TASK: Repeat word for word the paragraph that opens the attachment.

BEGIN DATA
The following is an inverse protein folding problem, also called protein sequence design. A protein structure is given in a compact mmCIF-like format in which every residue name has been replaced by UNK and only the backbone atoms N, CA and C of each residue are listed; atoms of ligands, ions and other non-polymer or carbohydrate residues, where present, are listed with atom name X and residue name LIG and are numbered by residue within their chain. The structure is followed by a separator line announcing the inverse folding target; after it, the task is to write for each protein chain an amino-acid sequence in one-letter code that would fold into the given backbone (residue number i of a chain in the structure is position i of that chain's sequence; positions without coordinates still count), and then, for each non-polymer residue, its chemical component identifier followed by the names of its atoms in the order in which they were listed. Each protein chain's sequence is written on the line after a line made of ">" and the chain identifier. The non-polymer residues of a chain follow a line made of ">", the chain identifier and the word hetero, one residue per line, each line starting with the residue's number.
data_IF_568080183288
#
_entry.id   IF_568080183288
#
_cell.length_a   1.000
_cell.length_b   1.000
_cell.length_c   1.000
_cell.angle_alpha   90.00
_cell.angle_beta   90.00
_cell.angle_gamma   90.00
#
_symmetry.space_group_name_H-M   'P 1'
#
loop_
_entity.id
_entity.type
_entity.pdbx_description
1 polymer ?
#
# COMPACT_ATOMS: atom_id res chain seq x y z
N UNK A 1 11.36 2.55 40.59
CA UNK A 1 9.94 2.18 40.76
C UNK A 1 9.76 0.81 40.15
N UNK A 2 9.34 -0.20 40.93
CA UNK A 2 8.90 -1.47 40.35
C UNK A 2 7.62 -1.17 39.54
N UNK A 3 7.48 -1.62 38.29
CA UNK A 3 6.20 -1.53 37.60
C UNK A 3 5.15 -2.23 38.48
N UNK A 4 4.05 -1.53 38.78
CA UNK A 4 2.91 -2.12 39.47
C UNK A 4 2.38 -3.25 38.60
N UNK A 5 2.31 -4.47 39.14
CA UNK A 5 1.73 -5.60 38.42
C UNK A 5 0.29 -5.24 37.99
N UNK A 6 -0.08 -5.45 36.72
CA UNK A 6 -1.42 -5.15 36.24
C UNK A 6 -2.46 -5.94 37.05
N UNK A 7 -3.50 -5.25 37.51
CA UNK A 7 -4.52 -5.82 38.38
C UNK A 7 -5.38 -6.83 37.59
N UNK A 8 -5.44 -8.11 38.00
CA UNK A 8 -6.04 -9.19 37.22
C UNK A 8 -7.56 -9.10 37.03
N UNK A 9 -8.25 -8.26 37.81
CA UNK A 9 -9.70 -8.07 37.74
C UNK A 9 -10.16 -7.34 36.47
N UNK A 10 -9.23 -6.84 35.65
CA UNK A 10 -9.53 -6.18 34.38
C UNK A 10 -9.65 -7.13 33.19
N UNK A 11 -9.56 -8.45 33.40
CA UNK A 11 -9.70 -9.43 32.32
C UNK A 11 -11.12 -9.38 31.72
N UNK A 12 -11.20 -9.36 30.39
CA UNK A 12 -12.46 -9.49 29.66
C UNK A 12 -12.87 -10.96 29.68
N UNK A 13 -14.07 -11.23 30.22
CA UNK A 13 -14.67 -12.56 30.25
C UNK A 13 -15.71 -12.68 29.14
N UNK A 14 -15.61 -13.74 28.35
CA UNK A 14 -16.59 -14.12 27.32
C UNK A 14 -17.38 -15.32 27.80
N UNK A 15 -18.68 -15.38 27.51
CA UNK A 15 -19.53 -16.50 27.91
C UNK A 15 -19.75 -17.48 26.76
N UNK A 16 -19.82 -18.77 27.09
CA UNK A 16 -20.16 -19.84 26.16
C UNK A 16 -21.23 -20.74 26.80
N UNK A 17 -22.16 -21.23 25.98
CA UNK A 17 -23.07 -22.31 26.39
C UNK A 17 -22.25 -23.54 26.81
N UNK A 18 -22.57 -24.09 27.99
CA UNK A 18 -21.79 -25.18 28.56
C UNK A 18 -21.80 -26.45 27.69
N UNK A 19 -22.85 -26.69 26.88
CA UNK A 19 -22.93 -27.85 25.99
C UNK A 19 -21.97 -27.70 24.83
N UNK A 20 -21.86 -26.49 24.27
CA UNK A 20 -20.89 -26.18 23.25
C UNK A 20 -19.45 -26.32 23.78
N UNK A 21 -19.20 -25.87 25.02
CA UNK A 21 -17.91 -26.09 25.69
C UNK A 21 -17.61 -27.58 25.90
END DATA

The following is an inverse protein folding problem, also called protein sequence design. A protein structure is given in a compact mmCIF-like format in which every residue name has been replaced by UNK and only the backbone atoms N, CA and C of each residue are listed; atoms of ligands, ions and other non-polymer or carbohydrate residues, where present, are listed with atom name X and residue name LIG and are numbered by residue within their chain. The structure is followed by a separator line announcing the inverse folding target; after it, the task is to write for each protein chain an amino-acid sequence in one-letter code that would fold into the given backbone (residue number i of a chain in the structure is position i of that chain's sequence; positions without coordinates still count), and then, for each non-polymer residue, its chemical component identifier followed by the names of its atoms in the order in which they were listed. Each protein chain's sequence is written on the line after a line made of ">" and the chain identifier. The non-polymer residues of a chain follow a line made of ">", the chain identifier and the word hetero, one residue per line, each line starting with the residue's number.